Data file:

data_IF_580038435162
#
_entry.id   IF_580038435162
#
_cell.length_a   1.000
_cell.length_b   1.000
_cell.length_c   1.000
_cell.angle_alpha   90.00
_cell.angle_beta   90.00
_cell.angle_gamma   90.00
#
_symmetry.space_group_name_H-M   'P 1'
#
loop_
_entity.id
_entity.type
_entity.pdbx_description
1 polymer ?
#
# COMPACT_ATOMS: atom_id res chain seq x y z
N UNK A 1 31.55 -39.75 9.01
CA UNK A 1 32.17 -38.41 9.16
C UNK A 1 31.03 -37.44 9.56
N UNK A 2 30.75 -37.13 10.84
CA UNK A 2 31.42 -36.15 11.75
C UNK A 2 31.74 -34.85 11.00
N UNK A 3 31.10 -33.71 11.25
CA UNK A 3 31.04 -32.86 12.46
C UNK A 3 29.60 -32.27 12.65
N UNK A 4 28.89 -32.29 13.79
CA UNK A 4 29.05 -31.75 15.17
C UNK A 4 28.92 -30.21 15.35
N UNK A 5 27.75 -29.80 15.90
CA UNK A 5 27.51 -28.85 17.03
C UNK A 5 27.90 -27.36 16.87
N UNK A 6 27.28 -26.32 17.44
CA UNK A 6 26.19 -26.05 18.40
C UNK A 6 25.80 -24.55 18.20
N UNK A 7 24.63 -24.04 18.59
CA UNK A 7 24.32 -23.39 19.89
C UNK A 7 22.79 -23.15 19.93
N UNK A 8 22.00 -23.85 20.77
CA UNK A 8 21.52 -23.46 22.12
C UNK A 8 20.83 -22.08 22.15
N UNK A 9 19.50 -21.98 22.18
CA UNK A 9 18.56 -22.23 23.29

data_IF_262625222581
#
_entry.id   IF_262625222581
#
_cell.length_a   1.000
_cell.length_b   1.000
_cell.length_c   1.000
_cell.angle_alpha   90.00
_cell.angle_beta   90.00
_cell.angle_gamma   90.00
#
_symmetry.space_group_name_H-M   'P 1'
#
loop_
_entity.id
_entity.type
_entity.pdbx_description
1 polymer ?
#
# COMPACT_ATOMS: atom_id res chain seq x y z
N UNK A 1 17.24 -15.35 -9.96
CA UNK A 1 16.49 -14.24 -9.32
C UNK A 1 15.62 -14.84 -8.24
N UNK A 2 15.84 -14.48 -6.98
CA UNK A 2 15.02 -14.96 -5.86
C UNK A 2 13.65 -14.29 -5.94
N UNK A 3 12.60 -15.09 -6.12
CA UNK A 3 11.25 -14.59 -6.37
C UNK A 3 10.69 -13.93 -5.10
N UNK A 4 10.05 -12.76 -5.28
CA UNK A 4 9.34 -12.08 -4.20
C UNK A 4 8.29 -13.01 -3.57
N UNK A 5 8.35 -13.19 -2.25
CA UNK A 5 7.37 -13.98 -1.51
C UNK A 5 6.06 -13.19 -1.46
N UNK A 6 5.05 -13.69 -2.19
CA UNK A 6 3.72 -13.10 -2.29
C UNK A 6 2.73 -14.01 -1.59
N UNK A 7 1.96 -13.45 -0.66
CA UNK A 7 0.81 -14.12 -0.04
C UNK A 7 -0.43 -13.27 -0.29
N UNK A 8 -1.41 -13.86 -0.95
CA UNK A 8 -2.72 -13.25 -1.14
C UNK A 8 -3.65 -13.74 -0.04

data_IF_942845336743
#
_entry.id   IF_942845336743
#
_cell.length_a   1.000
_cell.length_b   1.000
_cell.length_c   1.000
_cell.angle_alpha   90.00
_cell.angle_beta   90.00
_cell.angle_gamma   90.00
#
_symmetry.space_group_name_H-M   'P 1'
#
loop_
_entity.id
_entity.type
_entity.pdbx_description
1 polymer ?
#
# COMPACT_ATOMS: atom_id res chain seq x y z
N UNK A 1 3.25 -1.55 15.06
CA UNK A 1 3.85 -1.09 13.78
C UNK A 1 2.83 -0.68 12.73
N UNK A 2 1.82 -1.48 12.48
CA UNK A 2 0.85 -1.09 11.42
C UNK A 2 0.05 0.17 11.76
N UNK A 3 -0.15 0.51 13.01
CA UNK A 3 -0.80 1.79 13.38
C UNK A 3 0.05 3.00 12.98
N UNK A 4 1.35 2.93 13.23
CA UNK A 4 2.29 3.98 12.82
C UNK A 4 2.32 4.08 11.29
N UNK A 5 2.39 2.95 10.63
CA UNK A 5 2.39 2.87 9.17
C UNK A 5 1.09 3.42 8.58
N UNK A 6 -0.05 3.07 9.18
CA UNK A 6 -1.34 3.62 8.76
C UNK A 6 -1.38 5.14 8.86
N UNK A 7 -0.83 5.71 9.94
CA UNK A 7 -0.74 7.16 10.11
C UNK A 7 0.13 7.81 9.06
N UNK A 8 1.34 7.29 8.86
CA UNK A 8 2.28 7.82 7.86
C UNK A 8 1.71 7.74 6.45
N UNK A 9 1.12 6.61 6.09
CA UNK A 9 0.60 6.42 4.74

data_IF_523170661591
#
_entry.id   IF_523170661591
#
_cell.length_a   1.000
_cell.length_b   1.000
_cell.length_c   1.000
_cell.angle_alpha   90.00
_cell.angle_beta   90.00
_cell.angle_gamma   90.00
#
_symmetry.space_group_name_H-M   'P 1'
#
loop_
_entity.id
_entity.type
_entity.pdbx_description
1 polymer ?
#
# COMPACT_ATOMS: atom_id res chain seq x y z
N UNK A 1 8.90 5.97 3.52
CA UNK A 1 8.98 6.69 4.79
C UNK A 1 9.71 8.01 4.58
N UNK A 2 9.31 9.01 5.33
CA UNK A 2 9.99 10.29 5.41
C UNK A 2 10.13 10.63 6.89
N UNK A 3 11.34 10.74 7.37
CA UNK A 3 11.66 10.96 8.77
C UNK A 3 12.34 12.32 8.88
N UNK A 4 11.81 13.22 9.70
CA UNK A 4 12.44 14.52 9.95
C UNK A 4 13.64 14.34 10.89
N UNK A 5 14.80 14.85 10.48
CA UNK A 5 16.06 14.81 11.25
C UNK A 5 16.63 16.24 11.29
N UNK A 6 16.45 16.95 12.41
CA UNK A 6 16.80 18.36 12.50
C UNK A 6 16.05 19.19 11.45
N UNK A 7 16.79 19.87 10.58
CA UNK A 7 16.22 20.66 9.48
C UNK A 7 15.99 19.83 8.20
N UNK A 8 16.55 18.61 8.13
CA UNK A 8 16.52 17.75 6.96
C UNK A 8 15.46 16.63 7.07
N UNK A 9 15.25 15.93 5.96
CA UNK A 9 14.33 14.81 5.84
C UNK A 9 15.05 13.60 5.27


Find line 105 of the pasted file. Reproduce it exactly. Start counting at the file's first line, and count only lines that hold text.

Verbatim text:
_entity.id